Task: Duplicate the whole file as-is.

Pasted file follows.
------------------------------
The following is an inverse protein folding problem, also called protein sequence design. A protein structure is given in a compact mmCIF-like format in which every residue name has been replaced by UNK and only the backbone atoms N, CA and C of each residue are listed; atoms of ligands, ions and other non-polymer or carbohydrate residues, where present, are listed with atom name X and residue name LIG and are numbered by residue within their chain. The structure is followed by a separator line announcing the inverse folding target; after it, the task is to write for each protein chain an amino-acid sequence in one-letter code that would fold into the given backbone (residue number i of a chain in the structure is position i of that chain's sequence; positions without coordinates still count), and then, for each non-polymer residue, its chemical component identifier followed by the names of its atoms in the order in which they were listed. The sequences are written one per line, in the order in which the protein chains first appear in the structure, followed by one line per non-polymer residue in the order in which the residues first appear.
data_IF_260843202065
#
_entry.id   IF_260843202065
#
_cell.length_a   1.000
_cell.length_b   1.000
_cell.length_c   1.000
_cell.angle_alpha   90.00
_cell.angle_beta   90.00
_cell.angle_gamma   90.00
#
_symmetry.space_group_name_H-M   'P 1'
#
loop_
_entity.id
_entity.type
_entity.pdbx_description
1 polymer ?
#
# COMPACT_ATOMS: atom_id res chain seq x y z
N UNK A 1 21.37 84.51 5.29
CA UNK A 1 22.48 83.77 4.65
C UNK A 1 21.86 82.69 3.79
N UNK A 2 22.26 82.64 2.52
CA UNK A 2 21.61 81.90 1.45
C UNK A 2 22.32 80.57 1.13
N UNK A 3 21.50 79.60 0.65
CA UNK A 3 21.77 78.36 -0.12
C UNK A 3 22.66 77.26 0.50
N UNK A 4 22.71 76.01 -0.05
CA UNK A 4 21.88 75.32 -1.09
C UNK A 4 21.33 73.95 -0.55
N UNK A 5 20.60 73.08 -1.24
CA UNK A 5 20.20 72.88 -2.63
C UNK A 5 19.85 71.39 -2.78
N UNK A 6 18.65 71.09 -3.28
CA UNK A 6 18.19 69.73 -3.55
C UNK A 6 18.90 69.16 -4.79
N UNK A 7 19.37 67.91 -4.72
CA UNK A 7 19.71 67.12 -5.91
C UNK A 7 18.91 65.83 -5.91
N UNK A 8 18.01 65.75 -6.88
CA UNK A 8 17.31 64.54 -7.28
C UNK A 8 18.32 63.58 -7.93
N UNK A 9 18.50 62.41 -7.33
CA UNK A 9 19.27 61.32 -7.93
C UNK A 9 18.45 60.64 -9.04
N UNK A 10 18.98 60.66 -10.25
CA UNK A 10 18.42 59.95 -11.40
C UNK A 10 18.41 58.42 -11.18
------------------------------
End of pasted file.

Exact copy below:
The following is an inverse protein folding problem, also called protein sequence design. A protein structure is given in a compact mmCIF-like format in which every residue name has been replaced by UNK and only the backbone atoms N, CA and C of each residue are listed; atoms of ligands, ions and other non-polymer or carbohydrate residues, where present, are listed with atom name X and residue name LIG and are numbered by residue within their chain. The structure is followed by a separator line announcing the inverse folding target; after it, the task is to write for each protein chain an amino-acid sequence in one-letter code that would fold into the given backbone (residue number i of a chain in the structure is position i of that chain's sequence; positions without coordinates still count), and then, for each non-polymer residue, its chemical component identifier followed by the names of its atoms in the order in which they were listed. The sequences are written one per line, in the order in which the protein chains first appear in the structure, followed by one line per non-polymer residue in the order in which the residues first appear.
data_IF_260843202065
#
_entry.id   IF_260843202065
#
_cell.length_a   1.000
_cell.length_b   1.000
_cell.length_c   1.000
_cell.angle_alpha   90.00
_cell.angle_beta   90.00
_cell.angle_gamma   90.00
#
_symmetry.space_group_name_H-M   'P 1'
#
loop_
_entity.id
_entity.type
_entity.pdbx_description
1 polymer ?
#
# COMPACT_ATOMS: atom_id res chain seq x y z
N UNK A 1 21.37 84.51 5.29
CA UNK A 1 22.48 83.77 4.65
C UNK A 1 21.86 82.69 3.79
N UNK A 2 22.26 82.64 2.52
CA UNK A 2 21.61 81.90 1.45
C UNK A 2 22.32 80.57 1.13
N UNK A 3 21.50 79.60 0.65
CA UNK A 3 21.77 78.36 -0.12
C UNK A 3 22.66 77.26 0.50
N UNK A 4 22.71 76.01 -0.05
CA UNK A 4 21.88 75.32 -1.09
C UNK A 4 21.33 73.95 -0.55
N UNK A 5 20.60 73.08 -1.24
CA UNK A 5 20.20 72.88 -2.63
C UNK A 5 19.85 71.39 -2.78
N UNK A 6 18.65 71.09 -3.28
CA UNK A 6 18.19 69.73 -3.55
C UNK A 6 18.90 69.16 -4.79
N UNK A 7 19.37 67.91 -4.72
CA UNK A 7 19.71 67.12 -5.91
C UNK A 7 18.91 65.83 -5.91
N UNK A 8 18.01 65.75 -6.88
CA UNK A 8 17.31 64.54 -7.28
C UNK A 8 18.32 63.58 -7.93
N UNK A 9 18.50 62.41 -7.33
CA UNK A 9 19.27 61.32 -7.93
C UNK A 9 18.45 60.64 -9.04
N UNK A 10 18.98 60.66 -10.25
CA UNK A 10 18.42 59.95 -11.40
C UNK A 10 18.41 58.42 -11.18